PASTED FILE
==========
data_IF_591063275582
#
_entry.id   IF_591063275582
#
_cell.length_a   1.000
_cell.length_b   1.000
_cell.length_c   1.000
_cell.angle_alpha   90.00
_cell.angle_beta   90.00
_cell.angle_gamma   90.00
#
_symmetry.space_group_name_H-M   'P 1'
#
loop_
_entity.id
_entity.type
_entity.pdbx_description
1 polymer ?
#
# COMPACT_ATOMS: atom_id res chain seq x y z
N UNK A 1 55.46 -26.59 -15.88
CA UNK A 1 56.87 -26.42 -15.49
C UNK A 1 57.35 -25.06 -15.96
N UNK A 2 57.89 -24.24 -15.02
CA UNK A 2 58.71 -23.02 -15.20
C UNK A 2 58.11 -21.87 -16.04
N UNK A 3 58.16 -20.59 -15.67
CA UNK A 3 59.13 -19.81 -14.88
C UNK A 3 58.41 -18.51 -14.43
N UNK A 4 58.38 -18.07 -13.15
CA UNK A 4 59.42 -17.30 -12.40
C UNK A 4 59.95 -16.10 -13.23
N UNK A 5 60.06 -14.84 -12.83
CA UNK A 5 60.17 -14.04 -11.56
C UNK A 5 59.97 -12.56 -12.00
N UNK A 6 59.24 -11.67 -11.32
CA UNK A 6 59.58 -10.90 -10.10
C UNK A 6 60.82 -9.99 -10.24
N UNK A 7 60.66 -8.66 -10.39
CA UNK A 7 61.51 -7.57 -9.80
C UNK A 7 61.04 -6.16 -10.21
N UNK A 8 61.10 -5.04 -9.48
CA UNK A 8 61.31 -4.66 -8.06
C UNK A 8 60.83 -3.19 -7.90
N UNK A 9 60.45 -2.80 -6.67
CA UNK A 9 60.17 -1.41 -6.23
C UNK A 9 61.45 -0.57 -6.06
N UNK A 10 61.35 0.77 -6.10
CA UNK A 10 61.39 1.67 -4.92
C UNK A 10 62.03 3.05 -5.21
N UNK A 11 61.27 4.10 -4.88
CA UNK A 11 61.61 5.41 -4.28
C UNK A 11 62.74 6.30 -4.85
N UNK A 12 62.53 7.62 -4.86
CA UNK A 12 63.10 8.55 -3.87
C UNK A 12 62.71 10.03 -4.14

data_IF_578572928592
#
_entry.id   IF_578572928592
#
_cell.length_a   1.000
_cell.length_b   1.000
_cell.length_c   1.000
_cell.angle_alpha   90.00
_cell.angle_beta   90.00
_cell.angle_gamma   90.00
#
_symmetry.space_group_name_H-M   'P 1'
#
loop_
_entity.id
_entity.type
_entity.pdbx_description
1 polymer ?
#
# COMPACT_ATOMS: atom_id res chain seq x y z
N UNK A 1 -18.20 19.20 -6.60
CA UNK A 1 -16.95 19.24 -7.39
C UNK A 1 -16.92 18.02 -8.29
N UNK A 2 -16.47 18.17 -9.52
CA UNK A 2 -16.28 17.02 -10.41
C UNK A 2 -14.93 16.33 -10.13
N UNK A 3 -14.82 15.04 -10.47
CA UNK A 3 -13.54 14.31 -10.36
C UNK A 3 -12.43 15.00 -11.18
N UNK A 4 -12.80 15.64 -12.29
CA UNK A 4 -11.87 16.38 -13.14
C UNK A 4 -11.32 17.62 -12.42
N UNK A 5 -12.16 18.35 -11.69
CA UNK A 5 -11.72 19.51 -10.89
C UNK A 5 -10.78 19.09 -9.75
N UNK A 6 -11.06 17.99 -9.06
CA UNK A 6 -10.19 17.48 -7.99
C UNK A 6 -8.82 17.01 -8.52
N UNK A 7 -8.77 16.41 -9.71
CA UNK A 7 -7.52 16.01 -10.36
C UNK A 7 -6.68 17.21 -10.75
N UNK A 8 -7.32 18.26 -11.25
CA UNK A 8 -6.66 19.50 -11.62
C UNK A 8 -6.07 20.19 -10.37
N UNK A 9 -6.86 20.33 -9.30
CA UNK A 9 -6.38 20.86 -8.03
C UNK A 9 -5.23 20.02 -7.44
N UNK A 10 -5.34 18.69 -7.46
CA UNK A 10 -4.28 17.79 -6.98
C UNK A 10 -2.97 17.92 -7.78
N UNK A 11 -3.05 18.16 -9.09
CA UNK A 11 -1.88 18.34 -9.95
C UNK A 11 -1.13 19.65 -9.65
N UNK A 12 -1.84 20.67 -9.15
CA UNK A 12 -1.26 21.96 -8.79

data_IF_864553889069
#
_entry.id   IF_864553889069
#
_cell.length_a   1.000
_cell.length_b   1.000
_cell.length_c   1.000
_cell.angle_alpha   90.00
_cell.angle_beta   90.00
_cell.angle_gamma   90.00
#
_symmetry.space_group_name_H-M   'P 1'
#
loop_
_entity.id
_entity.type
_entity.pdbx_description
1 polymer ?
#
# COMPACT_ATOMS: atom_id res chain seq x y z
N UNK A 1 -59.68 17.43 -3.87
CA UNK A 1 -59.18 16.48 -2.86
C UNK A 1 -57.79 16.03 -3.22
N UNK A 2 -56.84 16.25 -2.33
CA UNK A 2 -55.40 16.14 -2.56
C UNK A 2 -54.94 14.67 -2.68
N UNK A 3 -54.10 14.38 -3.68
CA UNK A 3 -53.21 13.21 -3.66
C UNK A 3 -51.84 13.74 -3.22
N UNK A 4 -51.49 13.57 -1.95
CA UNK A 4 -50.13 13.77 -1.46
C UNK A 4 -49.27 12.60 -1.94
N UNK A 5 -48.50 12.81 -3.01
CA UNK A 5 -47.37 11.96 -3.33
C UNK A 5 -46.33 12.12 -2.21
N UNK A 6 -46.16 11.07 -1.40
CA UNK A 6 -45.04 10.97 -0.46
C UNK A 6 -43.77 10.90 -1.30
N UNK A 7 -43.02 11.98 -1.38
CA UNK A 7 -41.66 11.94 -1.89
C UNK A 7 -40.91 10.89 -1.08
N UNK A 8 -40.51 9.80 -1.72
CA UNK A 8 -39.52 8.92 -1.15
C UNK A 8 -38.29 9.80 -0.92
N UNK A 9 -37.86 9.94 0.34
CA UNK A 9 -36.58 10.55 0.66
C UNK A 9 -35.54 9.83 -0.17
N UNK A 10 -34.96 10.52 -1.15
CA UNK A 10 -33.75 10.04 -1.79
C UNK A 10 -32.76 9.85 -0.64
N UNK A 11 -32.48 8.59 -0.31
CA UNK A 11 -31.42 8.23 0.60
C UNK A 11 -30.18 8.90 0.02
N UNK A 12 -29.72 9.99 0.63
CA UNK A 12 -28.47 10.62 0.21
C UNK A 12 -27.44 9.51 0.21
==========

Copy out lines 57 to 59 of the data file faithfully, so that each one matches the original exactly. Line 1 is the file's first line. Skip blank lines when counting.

data_IF_578572928592
#
_entry.id   IF_578572928592